Code for AAAI 2018 accepted paper: "Beyond Sparsity: Tree Regularization of Deep Models for Interpretability"
The lack of interpretability remains a key barrier to the adoption of deep models in many applications. In this work, we explicitly regularize deep models so human users might step through the process behind their predictions in little time. Specifically, we train deep time-series models so their class-probability predictions have high accuracy while being closely modeled by decision trees with few nodes. Using intuitive toy examples as well as medical tasks for treating sepsis and HIV, we demonstrate that this new tree regularization yields models that are easier for humans to simulate than simpler L1 or L2 penalties without sacrificing predictive power.READ FULL TEXT VIEW PDF
Deep models have advanced prediction in many domains, but their lack of
The lack of interpretability remains a barrier to the adoption of deep n...
Deep learning is being adopted in settings where accurate and justifiabl...
One obstacle that so far prevents the introduction of machine learning m...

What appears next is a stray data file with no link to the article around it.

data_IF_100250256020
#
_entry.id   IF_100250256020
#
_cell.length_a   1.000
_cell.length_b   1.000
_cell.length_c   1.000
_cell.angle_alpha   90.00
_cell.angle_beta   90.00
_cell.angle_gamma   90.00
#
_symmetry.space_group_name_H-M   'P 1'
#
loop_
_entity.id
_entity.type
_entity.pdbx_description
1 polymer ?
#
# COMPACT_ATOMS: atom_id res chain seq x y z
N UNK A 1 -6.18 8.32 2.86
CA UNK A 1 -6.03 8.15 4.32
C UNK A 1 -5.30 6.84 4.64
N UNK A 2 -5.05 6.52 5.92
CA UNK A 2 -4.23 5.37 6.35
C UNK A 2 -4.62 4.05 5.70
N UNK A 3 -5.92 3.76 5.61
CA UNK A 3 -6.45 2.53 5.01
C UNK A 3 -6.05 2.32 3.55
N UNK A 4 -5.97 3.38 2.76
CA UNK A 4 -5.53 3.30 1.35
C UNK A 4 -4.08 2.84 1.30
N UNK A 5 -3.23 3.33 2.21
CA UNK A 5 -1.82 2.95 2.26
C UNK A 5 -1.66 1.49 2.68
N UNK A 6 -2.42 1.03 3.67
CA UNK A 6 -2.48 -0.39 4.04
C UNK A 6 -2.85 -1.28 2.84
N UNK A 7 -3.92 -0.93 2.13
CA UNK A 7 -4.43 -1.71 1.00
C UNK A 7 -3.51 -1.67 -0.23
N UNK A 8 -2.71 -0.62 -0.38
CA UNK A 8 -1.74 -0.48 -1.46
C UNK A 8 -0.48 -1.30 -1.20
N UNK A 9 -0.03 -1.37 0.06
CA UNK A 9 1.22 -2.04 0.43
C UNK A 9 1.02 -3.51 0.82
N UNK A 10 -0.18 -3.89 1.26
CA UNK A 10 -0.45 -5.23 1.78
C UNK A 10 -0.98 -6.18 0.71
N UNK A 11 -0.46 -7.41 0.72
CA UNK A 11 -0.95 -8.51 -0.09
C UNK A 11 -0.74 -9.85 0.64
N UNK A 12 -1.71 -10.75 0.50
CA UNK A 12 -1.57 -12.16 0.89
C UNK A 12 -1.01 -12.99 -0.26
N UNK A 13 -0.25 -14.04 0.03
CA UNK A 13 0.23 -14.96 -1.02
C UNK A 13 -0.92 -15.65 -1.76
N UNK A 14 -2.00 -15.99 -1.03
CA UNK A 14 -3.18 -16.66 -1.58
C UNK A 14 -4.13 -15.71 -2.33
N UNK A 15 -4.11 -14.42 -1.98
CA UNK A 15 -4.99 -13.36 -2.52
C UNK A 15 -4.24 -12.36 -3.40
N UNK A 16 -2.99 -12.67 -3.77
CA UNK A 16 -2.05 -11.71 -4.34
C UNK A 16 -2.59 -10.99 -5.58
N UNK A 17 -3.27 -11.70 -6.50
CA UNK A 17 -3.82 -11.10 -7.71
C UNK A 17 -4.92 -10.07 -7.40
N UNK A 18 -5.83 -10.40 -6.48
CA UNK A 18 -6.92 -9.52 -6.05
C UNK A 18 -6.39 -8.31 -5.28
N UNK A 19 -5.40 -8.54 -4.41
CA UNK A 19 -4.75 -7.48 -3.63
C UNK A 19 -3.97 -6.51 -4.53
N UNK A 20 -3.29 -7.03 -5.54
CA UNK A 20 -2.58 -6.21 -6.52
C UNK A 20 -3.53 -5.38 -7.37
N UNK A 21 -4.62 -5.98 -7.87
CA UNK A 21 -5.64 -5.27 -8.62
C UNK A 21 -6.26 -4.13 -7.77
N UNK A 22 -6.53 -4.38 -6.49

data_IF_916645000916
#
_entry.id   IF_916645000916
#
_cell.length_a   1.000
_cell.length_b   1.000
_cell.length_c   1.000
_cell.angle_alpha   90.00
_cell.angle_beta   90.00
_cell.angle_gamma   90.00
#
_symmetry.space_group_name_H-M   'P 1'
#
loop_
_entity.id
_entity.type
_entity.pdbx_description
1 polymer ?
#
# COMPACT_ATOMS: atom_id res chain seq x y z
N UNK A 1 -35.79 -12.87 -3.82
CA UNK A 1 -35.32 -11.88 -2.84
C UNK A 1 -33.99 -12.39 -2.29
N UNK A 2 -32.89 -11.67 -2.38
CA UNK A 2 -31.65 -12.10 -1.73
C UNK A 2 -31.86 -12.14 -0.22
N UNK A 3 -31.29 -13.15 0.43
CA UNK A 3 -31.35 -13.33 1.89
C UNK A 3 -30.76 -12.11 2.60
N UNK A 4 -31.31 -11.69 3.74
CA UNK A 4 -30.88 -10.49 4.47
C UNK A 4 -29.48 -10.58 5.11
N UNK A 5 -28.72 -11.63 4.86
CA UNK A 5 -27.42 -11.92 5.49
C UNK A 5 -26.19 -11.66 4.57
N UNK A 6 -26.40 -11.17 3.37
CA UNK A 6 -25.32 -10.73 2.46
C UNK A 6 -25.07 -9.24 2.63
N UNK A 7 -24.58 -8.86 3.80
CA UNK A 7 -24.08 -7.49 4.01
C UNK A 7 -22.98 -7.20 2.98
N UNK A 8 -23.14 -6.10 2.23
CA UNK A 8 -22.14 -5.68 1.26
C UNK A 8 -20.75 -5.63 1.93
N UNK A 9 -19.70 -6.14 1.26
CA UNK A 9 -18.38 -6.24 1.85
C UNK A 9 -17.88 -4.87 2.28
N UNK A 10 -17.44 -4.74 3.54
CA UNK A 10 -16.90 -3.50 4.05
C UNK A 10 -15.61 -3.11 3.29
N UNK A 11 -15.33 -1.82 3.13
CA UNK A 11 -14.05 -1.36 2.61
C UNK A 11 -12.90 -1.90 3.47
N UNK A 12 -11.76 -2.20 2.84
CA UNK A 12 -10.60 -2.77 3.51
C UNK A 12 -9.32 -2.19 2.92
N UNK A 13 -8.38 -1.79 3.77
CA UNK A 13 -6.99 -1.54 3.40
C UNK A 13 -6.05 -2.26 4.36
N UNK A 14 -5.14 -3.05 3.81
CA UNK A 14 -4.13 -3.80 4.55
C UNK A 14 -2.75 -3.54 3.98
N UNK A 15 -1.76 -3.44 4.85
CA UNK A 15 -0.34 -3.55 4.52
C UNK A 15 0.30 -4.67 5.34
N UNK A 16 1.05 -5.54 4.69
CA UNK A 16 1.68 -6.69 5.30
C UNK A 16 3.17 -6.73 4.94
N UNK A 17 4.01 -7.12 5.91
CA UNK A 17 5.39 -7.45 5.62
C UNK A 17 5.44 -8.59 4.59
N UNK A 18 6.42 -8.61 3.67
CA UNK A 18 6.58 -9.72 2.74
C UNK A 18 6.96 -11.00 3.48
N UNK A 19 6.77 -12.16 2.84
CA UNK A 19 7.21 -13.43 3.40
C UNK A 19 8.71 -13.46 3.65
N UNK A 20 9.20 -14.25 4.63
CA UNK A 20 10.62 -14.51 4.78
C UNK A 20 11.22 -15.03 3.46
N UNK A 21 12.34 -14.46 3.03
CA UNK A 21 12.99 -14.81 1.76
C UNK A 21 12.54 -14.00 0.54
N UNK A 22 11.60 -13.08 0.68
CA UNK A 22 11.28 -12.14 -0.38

A key element of AutoML systems is setting the types of models that will...
When humans solve complex problems, they rarely come up with a decision
Deep Models, typically Deep neural networks, have millions of parameters...
Code for AAAI 2018 accepted paper: "Beyond Sparsity: Tree Regularization of Deep Models for Interpretability"
Deep models have become the de-facto approach for prediction in a variety of applications such as image classification (e.g. [Krizhevsky, Sutskever, and Hinton2012]) and machine translation (e.g. [Bahdanau, Cho, and Bengio2014, Sutskever, Vinyals, and Le2014]). However, many practitioners are reluctant to adopt deep models because their predictions are difficult to interpret. In this work, we seek a specific form of interpretability known as human-simulability. A human-simulatable model is one in which a human user can “take in input data together with the parameters of the model and in reasonable time step through every calculation required to produce a prediction” [Lipton2016]